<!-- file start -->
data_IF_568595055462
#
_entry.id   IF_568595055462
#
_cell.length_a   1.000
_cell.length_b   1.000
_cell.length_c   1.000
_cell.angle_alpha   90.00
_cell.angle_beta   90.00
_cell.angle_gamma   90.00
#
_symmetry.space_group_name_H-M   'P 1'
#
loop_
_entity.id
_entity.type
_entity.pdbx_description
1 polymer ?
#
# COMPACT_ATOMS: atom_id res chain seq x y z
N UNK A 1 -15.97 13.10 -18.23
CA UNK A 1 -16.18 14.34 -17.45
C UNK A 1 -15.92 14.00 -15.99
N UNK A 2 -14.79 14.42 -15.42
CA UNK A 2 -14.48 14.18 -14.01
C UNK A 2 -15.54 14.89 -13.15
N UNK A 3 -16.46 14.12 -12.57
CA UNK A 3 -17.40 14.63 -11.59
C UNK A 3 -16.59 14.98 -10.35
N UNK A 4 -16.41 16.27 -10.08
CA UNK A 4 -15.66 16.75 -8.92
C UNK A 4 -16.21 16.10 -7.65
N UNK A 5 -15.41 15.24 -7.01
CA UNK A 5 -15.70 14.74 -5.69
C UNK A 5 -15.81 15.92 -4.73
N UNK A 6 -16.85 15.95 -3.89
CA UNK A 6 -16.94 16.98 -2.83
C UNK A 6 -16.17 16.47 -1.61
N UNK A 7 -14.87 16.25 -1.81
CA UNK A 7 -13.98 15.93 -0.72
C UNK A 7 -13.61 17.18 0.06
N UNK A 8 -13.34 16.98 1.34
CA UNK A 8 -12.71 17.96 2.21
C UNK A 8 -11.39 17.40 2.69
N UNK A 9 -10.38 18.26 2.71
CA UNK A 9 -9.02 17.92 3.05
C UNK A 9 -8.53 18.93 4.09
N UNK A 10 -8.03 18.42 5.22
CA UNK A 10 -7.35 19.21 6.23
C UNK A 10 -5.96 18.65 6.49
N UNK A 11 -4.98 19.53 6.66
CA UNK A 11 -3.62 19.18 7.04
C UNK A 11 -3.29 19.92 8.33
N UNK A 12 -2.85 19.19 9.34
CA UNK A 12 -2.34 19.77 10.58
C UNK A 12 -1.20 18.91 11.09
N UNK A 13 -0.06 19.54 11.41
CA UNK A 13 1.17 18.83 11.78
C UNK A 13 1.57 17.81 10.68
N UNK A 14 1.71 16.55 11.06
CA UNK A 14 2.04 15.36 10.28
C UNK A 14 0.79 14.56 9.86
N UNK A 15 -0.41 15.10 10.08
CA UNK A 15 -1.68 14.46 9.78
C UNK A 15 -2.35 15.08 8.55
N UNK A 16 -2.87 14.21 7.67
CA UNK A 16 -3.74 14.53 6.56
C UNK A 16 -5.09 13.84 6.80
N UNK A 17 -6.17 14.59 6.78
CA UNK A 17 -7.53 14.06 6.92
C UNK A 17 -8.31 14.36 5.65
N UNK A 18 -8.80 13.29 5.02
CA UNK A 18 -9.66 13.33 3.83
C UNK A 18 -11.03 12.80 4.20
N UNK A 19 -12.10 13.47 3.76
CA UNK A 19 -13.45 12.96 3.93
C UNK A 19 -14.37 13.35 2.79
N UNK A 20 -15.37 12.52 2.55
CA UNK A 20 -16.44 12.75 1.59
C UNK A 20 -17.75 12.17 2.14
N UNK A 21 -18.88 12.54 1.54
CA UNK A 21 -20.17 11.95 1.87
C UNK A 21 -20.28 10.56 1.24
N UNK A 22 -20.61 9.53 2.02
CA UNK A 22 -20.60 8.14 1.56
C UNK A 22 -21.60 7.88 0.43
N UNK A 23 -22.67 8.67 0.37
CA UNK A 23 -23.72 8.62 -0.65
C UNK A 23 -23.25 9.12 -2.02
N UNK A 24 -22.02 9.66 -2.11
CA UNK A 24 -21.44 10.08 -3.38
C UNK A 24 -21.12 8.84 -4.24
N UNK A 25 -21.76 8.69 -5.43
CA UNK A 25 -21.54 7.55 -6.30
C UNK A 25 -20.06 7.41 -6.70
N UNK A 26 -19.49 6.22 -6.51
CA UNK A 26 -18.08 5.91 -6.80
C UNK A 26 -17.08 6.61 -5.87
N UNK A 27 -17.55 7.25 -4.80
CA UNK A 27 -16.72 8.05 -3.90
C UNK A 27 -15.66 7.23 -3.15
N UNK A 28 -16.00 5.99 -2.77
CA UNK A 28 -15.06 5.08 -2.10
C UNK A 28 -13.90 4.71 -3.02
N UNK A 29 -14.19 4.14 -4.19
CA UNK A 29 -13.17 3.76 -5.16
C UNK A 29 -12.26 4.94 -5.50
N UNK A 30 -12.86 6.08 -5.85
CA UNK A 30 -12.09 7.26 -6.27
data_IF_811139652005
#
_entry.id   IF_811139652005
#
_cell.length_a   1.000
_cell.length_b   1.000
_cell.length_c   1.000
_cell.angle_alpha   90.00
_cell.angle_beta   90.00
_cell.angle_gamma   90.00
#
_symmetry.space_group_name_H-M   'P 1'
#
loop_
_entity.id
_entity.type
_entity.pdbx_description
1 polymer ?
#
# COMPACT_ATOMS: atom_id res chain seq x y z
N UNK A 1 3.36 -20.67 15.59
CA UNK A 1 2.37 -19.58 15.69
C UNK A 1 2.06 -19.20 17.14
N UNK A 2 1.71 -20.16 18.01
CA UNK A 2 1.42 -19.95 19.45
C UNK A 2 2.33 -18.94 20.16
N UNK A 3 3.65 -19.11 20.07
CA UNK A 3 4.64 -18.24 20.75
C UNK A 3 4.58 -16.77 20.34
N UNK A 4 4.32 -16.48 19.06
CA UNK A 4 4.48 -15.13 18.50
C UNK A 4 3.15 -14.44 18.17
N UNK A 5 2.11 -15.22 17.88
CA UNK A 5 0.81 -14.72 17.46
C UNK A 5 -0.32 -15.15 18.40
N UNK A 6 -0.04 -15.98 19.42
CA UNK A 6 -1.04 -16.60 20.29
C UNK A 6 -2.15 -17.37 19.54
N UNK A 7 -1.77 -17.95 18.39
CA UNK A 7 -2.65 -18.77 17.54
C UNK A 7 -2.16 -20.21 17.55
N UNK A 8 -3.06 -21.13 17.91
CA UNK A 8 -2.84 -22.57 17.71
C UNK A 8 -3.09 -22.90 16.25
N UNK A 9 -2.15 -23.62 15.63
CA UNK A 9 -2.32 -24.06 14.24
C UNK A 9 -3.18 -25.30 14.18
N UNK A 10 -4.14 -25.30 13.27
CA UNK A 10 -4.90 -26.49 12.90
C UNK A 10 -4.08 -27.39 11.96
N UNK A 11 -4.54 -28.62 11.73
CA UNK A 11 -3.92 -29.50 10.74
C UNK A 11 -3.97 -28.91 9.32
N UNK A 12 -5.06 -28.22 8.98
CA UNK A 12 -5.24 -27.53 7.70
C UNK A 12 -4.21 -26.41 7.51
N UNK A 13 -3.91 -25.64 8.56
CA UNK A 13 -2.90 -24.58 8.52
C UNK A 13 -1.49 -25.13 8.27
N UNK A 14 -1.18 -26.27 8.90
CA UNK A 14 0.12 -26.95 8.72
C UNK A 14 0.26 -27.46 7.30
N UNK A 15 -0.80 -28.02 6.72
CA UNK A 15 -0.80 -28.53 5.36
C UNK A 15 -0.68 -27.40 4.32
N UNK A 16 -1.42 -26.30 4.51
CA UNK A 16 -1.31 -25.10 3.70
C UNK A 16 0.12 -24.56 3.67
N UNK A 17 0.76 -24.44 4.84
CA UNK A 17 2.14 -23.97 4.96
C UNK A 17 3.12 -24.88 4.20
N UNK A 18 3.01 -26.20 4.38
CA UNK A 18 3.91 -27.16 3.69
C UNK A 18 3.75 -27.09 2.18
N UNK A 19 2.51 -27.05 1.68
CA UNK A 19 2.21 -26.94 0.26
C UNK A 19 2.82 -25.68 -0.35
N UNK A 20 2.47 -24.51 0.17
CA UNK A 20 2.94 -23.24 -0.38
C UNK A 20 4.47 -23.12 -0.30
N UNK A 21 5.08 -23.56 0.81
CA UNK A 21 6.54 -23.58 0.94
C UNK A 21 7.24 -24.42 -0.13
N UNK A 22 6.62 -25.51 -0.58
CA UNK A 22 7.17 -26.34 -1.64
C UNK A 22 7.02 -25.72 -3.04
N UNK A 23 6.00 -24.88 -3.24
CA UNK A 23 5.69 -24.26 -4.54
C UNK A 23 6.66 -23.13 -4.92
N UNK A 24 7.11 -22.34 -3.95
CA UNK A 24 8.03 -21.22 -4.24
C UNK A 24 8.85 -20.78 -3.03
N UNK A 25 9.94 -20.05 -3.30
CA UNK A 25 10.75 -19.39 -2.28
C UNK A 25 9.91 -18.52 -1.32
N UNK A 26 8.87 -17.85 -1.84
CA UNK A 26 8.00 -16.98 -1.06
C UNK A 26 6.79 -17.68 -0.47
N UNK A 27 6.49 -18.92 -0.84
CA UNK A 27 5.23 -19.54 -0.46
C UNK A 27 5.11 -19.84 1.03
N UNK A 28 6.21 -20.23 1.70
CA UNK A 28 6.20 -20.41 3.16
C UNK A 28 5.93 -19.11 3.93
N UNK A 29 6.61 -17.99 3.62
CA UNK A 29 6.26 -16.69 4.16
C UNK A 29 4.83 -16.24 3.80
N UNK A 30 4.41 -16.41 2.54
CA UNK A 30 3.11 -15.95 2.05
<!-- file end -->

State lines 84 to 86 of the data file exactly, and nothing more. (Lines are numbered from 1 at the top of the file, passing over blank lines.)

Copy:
N UNK A 22 -20.61 9.53 2.02
CA UNK A 22 -20.60 8.14 1.56
C UNK A 22 -21.60 7.88 0.43